This is a write up for the room: Find Command which is available for free on Try Hack Me: https://tryhackme.com/room/thefindcommand
This tutorial will help you understand how to use the
find command effectively in a CTF context. It is written in a way that you won’t have to refer to the man page to complete it, although I recommend the man page for further reading.
Firstly you tell the system to find something; secondly you tell it where to look; and finally, you tell it what to look for.
These commands are useful when you want to specify only part of the name of what you’re looking for.
Start Finding :
Be More Specific:
#1 Find all files whose name ends with ".xml"
Ans: find / -type f -name “*.xml”
#2 Find all files in the /home directory (recursive) whose name is “user.txt”
Ans: find /home -type f -iname user.txt
#3 Find all directories whose name contains the word “exploits”
Ans: find / -type d -name “*exploits*”
Read the explanation before every task for better help.
Know Exactly What You Are Looking For:
#1 Find all files owned by the user “kittycat”
Ans: find / -type f -user kittycat
#2 Find all files that are exactly 150 bytes in size
Ans: find / -type f -size 150c
#3 Find all files in the /home directory (recursive) with size less than 2 KiB’s and extension “.txt”
Ans: find /home -type f -size -2k -name “*.txt”
#4 Find all files that are exactly readable and writeable by the owner, and readable by everyone else (use octal format)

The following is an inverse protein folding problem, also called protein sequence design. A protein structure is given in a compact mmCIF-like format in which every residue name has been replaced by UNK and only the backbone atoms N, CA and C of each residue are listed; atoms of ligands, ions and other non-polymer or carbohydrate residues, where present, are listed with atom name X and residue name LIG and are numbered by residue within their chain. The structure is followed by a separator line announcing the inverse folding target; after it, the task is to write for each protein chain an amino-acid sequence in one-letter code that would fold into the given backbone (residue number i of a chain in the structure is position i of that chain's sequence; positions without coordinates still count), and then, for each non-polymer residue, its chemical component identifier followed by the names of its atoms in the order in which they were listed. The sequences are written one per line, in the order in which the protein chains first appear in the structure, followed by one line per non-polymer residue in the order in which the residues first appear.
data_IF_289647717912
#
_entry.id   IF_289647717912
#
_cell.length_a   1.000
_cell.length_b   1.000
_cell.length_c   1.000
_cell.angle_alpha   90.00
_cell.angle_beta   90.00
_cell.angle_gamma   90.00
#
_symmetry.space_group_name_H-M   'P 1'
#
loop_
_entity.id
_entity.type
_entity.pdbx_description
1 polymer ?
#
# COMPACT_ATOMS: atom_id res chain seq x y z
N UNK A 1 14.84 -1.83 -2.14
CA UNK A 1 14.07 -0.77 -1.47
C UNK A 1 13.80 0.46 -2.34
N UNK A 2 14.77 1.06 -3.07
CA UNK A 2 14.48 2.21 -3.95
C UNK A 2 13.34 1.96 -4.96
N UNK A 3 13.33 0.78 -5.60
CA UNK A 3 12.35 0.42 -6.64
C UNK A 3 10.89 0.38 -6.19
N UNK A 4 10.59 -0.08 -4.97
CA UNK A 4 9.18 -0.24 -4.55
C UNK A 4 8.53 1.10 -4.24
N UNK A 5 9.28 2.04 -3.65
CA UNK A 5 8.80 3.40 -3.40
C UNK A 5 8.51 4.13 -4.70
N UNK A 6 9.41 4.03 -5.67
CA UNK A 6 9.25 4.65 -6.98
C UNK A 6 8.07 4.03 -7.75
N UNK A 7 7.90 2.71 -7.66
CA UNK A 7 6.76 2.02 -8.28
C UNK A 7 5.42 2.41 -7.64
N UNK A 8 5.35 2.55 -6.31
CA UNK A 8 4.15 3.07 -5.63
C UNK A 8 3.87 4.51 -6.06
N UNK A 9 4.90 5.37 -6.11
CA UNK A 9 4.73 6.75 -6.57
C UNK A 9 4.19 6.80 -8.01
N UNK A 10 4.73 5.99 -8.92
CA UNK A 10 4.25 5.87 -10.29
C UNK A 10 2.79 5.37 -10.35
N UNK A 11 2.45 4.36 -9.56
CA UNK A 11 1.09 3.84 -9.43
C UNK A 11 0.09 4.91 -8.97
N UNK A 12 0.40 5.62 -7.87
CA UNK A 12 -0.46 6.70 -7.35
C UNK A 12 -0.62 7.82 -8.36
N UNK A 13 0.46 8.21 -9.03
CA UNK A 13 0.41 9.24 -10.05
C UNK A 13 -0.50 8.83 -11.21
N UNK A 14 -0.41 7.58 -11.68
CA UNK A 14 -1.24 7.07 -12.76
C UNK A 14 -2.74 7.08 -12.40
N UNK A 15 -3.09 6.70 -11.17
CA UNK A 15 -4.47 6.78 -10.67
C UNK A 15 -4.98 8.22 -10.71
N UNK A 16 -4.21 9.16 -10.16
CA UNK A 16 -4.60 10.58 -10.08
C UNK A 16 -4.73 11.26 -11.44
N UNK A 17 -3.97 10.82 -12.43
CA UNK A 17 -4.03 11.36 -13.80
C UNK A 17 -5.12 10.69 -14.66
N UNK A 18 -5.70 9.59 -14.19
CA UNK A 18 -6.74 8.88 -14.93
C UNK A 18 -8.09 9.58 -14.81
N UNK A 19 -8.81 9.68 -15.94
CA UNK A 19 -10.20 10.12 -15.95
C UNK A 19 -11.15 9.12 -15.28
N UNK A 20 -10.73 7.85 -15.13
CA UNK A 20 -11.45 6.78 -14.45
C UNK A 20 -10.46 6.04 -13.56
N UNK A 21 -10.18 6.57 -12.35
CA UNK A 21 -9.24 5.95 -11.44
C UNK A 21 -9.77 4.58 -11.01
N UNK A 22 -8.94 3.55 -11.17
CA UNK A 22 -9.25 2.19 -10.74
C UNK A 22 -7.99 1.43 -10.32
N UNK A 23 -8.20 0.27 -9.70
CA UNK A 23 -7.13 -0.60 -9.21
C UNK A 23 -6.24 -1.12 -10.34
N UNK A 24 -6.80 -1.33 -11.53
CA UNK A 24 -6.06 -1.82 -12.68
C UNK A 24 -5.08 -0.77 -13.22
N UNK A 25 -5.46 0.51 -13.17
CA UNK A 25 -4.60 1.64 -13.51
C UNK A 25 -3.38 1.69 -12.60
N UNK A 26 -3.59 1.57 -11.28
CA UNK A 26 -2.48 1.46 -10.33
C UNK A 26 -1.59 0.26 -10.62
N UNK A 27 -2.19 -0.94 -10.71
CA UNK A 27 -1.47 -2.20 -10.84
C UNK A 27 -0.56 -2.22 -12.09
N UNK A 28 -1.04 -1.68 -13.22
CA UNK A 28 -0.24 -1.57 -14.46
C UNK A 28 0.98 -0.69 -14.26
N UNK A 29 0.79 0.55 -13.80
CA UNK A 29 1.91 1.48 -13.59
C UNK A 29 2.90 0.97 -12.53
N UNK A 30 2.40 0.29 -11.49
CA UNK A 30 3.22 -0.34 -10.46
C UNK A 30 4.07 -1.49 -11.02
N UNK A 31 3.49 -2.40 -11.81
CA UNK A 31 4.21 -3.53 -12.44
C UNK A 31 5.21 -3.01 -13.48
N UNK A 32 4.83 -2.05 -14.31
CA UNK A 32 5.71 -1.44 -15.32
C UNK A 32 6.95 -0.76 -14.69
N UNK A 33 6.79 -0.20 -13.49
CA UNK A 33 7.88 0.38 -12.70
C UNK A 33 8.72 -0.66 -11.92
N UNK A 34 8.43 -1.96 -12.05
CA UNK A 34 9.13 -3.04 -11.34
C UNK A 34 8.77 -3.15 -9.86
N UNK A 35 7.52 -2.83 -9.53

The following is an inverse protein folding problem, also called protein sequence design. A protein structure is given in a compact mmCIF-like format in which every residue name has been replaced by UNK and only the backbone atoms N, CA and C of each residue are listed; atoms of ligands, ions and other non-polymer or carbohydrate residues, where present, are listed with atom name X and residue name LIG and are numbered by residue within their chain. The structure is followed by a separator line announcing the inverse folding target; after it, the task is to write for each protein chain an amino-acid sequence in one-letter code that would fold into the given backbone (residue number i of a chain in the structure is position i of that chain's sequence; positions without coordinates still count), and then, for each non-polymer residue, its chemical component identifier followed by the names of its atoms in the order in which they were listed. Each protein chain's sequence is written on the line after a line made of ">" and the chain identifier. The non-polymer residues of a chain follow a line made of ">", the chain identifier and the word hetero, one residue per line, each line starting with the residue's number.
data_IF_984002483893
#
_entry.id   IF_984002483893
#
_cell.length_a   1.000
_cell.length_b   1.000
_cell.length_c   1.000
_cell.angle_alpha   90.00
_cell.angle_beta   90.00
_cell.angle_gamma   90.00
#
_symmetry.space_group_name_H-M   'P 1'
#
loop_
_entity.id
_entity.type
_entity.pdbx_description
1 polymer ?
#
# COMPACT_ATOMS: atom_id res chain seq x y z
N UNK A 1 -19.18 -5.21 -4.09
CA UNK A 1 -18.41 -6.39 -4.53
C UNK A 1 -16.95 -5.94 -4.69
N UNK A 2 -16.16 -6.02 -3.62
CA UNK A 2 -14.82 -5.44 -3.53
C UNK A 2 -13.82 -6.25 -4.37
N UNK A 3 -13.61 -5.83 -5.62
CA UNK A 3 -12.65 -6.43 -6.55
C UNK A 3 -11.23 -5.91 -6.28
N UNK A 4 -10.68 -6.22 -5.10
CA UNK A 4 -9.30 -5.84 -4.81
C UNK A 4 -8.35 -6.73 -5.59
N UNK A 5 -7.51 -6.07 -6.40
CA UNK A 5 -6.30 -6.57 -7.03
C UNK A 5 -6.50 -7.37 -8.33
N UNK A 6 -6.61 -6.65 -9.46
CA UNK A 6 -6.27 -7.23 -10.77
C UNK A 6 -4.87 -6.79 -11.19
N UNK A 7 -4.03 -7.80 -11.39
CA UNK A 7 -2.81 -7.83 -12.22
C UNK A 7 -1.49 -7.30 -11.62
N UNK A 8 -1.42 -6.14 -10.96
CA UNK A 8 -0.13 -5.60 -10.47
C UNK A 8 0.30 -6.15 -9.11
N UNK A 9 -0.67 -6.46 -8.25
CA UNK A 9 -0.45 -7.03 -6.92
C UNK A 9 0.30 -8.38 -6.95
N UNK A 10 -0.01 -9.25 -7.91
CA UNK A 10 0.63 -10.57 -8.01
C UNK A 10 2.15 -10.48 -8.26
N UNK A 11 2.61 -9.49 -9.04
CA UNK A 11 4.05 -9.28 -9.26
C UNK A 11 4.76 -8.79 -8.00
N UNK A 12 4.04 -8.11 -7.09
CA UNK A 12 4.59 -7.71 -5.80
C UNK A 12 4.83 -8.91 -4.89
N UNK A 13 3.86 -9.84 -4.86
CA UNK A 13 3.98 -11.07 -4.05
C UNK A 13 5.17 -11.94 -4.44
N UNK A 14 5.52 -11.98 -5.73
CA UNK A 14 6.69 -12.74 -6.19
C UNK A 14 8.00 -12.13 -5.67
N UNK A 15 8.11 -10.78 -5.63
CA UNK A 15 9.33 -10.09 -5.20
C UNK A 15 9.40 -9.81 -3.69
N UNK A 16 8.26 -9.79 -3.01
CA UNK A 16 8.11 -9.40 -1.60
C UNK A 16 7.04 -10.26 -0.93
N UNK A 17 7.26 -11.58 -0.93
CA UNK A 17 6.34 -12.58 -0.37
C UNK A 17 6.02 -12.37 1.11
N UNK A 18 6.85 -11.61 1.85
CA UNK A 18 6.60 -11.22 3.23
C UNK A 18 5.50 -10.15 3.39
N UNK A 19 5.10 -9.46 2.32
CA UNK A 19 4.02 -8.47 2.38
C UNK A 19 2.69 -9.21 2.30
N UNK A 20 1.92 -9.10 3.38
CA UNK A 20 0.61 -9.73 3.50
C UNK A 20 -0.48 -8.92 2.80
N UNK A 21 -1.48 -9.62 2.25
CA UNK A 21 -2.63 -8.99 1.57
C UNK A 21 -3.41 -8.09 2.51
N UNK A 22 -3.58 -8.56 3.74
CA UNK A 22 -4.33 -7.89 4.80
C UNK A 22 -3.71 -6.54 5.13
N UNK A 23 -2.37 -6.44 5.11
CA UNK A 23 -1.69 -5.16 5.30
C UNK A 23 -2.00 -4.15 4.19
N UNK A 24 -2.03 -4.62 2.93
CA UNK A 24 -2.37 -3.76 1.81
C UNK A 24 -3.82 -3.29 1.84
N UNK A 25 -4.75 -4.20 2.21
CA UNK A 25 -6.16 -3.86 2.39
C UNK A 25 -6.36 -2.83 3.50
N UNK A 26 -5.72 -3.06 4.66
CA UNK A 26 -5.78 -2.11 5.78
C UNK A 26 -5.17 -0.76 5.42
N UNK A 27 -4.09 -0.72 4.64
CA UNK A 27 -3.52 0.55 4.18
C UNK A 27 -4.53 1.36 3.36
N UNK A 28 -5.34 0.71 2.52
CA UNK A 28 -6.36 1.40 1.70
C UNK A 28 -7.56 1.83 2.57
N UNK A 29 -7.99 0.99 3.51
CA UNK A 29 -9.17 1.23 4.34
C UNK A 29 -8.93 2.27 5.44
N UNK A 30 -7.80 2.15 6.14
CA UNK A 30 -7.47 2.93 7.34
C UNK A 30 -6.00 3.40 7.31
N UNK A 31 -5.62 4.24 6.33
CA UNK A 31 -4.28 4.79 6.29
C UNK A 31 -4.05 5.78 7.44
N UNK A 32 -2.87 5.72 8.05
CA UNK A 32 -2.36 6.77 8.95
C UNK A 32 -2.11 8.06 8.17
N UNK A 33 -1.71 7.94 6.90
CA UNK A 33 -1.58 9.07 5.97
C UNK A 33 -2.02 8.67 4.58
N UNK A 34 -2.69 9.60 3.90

Ans: find / -type f -perm 644
#5 Find all files that are only readable by anyone (use octal format)
Ans: find / -type f -perm /444
#6 Find all files with write permission for the group “others”, regardless of any other permissions, with extension “.sh” (use symbolic format)
Ans: find / -type f -perm -o=w -name “*.sh”
#7 Find all files in the /usr/bin directory (recursive) that are owned by root and have at least the SUID permission (use symbolic format)
Ans: find /usr/bin -type f -user root -perm -u=s
#8 Find all files that were not accessed in the last 10 days with extension “.png”
Ans: find / -type f -atime +10 -name “*.png”
#9 Find all files in the /usr/bin directory (recursive) that have been modified within the last 2 hours
Ans: find /usr/bin -type f -mmin -120
Have You Found It:
To conclude this tutorial, there are two more things that you should know of. The first is that you can use the redirection operator
> with the
find command. You can save the results of the search to a file, and more importantly, you can suppress the output of any possible errors to make the output more readable. This is done by appending
2> /dev/null to your command. This way, you won’t see any results you’re not allowed to access.
The second thing is the
-exec flag. You can use it in your
find command to execute a new command, following the
-exec flag, like so:
-exec whoami \;. The possibilities enabled by this option are beyond the scope of this tutorial, but most notably it can be used for privilege escalation.
For any queries contact on my twitter and linkedin profiles -
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